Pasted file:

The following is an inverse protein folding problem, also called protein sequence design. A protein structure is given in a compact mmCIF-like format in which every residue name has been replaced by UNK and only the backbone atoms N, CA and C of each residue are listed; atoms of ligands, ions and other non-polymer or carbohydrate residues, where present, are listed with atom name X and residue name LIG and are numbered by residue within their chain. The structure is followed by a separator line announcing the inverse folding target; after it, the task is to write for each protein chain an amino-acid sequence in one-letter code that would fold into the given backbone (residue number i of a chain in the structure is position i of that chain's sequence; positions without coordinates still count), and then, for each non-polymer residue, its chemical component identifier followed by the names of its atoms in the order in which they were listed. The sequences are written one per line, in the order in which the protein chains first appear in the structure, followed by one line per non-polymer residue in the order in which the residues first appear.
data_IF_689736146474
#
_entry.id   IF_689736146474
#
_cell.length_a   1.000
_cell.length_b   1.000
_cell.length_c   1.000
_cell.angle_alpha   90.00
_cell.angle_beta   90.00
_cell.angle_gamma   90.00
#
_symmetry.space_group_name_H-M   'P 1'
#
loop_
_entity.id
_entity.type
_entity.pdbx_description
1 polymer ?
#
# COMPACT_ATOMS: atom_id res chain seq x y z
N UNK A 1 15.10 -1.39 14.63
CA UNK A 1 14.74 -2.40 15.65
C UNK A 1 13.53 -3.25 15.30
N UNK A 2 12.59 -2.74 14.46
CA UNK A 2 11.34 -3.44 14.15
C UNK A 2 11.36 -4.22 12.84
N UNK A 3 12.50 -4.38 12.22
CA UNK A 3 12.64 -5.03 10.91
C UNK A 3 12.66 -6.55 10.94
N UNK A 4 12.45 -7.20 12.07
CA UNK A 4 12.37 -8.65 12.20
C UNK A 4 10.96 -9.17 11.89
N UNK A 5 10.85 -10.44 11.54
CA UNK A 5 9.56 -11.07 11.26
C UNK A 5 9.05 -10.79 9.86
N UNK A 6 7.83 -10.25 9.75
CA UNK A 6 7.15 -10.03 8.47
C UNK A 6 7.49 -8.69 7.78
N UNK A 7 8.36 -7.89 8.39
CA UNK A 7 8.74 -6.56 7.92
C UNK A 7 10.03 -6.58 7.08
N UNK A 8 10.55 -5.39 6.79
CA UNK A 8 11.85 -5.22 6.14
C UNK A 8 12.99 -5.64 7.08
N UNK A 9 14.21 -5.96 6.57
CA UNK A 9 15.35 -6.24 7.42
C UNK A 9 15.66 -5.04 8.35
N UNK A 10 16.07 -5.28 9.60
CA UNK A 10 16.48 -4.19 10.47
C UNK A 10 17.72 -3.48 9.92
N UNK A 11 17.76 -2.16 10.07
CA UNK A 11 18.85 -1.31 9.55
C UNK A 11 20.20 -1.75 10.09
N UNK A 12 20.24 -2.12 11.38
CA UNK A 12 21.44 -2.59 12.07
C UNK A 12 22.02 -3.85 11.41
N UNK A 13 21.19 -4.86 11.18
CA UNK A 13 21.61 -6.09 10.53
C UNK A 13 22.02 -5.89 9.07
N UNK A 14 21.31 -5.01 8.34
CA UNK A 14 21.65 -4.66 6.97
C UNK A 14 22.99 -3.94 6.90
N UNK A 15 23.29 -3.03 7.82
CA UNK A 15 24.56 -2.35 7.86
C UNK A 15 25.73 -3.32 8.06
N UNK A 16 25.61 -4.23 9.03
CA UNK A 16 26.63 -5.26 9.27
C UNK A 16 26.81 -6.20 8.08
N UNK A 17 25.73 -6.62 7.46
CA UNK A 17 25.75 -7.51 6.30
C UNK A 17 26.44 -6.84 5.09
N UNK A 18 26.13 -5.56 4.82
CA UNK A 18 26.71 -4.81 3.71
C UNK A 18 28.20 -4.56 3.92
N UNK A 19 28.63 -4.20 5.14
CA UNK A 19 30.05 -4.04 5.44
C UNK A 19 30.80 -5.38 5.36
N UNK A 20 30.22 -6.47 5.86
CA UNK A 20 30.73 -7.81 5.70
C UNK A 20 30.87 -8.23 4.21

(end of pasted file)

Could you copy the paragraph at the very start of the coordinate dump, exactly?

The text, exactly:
The following is an inverse protein folding problem, also called protein sequence design. A protein structure is given in a compact mmCIF-like format in which every residue name has been replaced by UNK and only the backbone atoms N, CA and C of each residue are listed; atoms of ligands, ions and other non-polymer or carbohydrate residues, where present, are listed with atom name X and residue name LIG and are numbered by residue within their chain. The structure is followed by a separator line announcing the inverse folding target; after it, the task is to write for each protein chain an amino-acid sequence in one-letter code that would fold into the given backbone (residue number i of a chain in the structure is position i of that chain's sequence; positions without coordinates still count), and then, for each non-polymer residue, its chemical component identifier followed by the names of its atoms in the order in which they were listed. The sequences are written one per line, in the order in which the protein chains first appear in the structure, followed by one line per non-polymer residue in the order in which the residues first appear.